As a traveler in Japan, you’re sure to come across kimonos.
These beautiful pieces of clothing are often worn as formal wear, but they can also be seen on tourists and locals alike in more relaxed settings.
While kimonos can seem intimidating at first, with a little practice you’ll be able to fold them like a pro!
What to Expect? They’re surprisingly easy to fold; even easier than a fitted sheet. If you remember to fold along the seams and straighten all the edges so there are no wrinkles, you’re already halfway there!
What Is a Kimono?
A kimono is a traditional Japanese garment. It is a long robe with wide sleeves, worn by men and women.
The kimono is often wrapped around the body, secured with a sash called an obi.
Kimonos have a long history, dating back to the Nara period from 710-794 AD.
During This Time – Women wore a tarikubi robe, which consisted of two parts and had several layers. Then from 794-1185 in the Heian period, the robes started being cut and sewn in straight lines.
By changing the seam shape, the robes were able to be adjusted to any body shape and size.
Although the sewing was simpler, the shape was not.
These robes were extravagant and the motifs, color combinations, and symbols reflected a woman’s status.
The robes that were worn during this time had several layers and beautiful sleeves that would fall to the floor.
the Kamakura period, from 1185-1333 is when the garments became much simpler.
The rise of the samurai class and the falling of the court meant the women were wearing fewer layers as a way of showing they were frugal and practical.
The obi was introduced in the Muromachi period from 1336-1573.
Wide sleeves started getting smaller and smaller until they reached a size that resembles the sleeves of a current kimono.
From This Point On – Minor changes were made to the kimono, but they started becoming less popular. Fewer men wore kimonos after ports opened for trade in Japan, and kimonos were banned from military uniforms.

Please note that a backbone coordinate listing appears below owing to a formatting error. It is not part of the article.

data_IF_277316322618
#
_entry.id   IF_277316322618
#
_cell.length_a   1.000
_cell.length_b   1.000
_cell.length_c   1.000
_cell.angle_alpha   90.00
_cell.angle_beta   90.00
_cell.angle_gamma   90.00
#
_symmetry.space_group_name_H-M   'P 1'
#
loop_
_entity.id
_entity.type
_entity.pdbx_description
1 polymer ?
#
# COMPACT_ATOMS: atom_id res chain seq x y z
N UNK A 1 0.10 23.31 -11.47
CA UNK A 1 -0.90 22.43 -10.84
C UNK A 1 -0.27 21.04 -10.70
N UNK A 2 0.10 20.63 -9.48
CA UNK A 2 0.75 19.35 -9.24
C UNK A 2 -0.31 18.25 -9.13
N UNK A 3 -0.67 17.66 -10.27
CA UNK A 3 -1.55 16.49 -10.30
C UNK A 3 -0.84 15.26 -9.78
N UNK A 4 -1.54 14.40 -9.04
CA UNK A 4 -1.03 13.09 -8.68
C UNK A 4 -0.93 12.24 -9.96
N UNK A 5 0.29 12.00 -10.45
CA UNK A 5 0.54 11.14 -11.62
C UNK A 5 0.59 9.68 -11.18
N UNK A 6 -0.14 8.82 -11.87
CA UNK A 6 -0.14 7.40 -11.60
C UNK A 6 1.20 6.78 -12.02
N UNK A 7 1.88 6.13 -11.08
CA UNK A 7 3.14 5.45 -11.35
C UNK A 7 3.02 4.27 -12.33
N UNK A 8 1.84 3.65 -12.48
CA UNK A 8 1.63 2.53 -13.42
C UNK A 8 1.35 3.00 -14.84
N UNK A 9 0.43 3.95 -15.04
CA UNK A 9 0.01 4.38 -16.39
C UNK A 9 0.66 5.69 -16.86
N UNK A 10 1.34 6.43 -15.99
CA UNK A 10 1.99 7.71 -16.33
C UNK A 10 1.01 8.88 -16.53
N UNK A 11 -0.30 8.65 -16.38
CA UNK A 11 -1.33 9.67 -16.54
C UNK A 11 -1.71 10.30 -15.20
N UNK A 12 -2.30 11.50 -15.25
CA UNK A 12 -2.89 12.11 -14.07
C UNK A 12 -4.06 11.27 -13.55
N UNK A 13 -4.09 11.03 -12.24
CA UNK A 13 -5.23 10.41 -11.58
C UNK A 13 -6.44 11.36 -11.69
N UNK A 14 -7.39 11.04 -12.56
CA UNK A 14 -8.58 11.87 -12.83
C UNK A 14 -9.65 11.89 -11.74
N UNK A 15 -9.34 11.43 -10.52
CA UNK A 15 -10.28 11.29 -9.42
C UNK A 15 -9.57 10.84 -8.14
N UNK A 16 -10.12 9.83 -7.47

How to Fold a Kimono?
The only thing you need to fold a kimono is ample floor space and an eye for detail.
While folding, make sure to always fold along the seams. Doing it this way will keep edges straight, and prevent the garment from wrinkling.
There are a few exceptions to this rule.
When you fold the sleeves at the very end and fold the kimono in half, there won’t be a seam to fold along.
In this case, fold these as neatly as you can.
Lay the kimono out on the floor in front of you.
The opening of the kimono should face upwards, the bottom edge should be to your right, and the collar should be to your left.
There are two main seams on a kimono.
They start at each shoulder and continue down to the very bottom edge. These are called “wakisen” meaning outer seam.
Take the wakisen closest to you and fold it away from you towards the middle of the kimono.
Straighten out the entire length of the front panel from shoulder to hem.
Down the middle of the front panel, you just folded is another seam called the “okumisen” meaning middle seam.
Fold the front panel back along that seam towards the wakisen and straighten out any wrinkles.
This is where it starts getting a little complicated.
Now that the very edge of the front panel of the kimono is facing towards you.
Grab the edge of the kimono farthest from you and fold it over to meet the first edge and line up both sides of the collar.
In the center of a collar, there is a seam for you to fold inwards.
You’ll know you have done it right when there is a straight line from the cuff of one sleeve, up the shoulder, across the collar, and back down the other sleeve.
Now take the wakisen, the outer seam, from the side furthest from you and fold it towards yourself to meet the outer seam closest to you.
Now fold the sleeve furthest from you over top of the one closest to you and straighten any wrinkles.
At this point, the kimono should be completely folded in half.
Fold the top sleeve in half; folding it back onto itself so the cuff edge meets the center crease of the kimono.
Then grab the bottom edge of the kimono and fold it in half making sure to cover the sleeve you just folded.
Now carefully turn the kimono over to the other side.
Fold the remaining sleeve over this new side of the kimono.
You should now have a rectangular shape that is ready to be stored.
If you’re the type of person who would rather be shown how to fold a kimono instead of reading about it, here is a video that follows all ten steps.
The kimono is a traditional Japanese garment that has a very long history where many changes were made to the design and fit.
If you’re looking to add a touch of tradition to your wardrobe, learning how to fold a kimono is a great place to start.
With our step-by-step guide, you’ll be able to fold your kimono better than you can fold a fitted sheet.
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